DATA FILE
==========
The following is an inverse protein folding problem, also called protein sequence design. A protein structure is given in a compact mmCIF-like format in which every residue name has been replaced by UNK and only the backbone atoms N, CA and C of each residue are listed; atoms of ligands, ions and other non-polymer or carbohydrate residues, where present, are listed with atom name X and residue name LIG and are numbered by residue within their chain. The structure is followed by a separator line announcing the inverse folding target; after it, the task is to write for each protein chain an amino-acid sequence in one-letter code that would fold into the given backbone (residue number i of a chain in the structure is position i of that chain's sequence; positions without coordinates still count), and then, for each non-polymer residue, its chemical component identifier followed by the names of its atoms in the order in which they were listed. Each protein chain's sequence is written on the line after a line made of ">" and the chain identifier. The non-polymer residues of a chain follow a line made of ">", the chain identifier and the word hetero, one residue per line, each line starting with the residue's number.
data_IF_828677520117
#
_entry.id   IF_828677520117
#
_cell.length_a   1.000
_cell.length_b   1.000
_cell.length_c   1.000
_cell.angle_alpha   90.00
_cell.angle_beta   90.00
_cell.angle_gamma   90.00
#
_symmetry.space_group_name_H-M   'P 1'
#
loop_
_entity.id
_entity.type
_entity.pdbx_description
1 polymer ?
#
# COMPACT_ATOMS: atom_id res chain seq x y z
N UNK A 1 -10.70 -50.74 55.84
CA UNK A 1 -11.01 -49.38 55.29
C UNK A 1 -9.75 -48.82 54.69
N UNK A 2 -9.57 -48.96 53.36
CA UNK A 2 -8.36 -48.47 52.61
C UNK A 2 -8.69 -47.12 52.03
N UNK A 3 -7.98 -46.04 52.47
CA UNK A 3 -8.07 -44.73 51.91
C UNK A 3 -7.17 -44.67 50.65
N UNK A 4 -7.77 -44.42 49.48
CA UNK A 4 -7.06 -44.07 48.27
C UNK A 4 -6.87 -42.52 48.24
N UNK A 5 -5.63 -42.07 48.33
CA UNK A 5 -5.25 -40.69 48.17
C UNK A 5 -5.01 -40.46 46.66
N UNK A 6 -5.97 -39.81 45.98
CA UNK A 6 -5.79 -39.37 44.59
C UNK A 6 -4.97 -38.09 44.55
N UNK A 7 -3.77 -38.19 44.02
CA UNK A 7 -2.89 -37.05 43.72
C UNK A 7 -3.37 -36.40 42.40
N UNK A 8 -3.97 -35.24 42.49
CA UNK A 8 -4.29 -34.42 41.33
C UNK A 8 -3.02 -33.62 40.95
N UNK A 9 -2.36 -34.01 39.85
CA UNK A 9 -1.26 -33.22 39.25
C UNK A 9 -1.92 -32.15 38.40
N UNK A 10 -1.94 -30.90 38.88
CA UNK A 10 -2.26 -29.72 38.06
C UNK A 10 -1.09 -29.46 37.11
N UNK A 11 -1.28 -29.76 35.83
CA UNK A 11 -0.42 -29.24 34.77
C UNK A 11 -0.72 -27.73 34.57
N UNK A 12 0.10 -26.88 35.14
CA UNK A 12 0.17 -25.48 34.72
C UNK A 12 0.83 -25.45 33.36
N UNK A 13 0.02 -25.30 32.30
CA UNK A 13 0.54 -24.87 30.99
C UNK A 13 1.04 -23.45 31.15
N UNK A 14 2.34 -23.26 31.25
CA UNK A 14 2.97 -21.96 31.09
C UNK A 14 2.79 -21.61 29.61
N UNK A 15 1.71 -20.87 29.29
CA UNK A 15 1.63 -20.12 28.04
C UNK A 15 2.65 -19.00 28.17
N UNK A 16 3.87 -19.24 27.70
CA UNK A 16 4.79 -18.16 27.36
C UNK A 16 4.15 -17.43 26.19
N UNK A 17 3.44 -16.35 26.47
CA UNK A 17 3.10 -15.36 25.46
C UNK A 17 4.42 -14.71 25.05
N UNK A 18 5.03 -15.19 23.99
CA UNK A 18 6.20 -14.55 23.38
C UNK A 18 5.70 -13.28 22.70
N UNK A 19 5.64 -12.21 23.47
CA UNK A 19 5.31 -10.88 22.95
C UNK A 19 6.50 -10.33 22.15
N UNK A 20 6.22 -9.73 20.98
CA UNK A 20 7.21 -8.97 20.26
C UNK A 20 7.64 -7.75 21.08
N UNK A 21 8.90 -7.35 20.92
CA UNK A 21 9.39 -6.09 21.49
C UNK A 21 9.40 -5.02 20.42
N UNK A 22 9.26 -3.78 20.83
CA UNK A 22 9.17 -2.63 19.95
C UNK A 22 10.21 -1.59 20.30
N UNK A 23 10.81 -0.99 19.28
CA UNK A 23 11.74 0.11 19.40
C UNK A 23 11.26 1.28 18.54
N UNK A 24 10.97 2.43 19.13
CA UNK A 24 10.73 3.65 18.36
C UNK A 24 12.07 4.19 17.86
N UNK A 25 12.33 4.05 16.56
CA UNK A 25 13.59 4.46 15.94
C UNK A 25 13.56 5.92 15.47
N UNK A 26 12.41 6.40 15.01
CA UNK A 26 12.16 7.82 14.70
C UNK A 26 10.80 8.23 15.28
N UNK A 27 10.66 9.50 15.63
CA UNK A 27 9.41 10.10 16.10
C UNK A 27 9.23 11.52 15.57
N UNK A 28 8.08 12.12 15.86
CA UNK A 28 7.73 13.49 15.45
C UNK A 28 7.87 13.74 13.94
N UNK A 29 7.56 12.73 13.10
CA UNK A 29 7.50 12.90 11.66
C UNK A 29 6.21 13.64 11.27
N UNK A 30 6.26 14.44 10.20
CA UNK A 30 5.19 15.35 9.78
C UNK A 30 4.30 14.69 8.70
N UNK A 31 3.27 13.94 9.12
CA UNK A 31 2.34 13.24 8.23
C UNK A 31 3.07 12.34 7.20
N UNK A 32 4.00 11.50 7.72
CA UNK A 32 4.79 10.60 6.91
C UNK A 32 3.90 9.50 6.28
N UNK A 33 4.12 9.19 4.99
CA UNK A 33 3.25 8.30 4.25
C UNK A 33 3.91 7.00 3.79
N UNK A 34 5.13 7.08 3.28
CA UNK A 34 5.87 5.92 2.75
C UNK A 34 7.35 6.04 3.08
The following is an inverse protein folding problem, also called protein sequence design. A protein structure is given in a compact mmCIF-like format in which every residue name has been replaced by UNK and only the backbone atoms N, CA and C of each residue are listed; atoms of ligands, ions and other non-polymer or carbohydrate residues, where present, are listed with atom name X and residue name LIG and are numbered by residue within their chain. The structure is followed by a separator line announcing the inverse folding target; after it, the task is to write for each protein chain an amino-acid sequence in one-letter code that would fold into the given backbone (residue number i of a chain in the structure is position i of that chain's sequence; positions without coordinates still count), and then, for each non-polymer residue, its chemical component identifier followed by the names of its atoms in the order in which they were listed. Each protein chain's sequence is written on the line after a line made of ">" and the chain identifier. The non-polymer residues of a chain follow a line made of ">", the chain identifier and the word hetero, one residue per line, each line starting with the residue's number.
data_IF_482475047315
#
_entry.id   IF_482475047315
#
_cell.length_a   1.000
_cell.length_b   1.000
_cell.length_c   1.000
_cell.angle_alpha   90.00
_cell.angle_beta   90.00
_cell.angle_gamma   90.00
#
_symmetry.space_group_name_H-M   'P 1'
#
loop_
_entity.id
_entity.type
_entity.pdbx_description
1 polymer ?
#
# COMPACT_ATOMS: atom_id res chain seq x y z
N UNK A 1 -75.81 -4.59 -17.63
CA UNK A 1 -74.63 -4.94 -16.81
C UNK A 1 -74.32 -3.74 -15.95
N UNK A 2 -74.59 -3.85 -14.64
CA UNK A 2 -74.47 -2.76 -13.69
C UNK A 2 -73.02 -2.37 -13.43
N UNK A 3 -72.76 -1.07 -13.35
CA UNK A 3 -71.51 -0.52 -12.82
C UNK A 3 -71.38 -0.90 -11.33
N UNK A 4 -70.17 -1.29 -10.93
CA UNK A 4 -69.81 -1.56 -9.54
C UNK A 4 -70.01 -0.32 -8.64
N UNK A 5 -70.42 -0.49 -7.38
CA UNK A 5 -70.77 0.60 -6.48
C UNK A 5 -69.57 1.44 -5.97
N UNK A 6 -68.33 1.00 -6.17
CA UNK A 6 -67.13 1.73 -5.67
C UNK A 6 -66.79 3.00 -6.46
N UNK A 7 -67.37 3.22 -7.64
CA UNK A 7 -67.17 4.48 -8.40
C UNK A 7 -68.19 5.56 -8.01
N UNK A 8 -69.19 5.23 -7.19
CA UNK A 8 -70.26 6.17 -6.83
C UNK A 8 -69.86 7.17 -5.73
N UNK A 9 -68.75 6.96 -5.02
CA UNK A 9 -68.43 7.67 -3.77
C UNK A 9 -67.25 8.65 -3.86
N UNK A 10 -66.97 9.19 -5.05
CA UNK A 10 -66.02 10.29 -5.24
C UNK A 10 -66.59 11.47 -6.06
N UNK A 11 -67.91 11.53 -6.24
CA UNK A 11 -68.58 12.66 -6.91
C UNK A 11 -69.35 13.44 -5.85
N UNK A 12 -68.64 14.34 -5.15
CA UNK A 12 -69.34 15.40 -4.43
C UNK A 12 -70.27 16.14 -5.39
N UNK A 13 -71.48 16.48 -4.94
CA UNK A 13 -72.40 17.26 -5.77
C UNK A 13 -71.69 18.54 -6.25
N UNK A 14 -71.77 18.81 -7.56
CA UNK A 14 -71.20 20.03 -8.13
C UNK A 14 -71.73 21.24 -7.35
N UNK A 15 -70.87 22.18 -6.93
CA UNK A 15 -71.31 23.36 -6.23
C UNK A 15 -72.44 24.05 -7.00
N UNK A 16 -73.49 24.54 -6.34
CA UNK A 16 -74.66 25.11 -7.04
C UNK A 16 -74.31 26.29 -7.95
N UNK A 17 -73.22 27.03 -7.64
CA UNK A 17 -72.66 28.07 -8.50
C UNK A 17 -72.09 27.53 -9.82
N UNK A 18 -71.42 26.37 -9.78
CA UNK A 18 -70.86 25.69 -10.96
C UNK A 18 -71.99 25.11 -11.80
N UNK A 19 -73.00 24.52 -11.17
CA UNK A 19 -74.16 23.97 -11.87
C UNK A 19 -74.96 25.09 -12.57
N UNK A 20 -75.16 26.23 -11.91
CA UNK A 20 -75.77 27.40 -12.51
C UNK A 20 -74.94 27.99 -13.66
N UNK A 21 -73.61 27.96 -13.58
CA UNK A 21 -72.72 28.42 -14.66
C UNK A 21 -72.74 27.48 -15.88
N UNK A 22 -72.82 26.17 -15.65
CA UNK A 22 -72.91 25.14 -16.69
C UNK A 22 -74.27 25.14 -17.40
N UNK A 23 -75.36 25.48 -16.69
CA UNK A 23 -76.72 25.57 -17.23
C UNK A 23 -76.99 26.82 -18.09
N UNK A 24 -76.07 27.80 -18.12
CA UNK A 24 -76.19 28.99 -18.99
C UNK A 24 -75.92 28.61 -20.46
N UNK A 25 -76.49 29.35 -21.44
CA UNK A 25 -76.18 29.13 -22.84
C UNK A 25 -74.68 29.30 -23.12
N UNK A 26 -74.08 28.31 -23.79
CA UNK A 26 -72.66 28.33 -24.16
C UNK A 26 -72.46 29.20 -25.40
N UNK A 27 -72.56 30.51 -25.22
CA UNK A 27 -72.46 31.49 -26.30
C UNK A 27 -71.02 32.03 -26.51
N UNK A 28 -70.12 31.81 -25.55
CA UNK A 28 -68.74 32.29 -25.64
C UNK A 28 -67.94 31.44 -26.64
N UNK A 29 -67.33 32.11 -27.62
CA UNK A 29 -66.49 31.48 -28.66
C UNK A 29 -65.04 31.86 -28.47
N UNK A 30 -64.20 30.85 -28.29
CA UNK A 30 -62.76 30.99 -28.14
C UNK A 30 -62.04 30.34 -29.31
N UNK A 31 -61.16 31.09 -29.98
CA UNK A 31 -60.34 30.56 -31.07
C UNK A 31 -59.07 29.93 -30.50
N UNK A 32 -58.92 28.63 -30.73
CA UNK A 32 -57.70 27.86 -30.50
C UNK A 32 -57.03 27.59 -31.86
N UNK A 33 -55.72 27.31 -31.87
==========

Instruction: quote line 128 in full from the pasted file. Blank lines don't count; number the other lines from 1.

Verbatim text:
#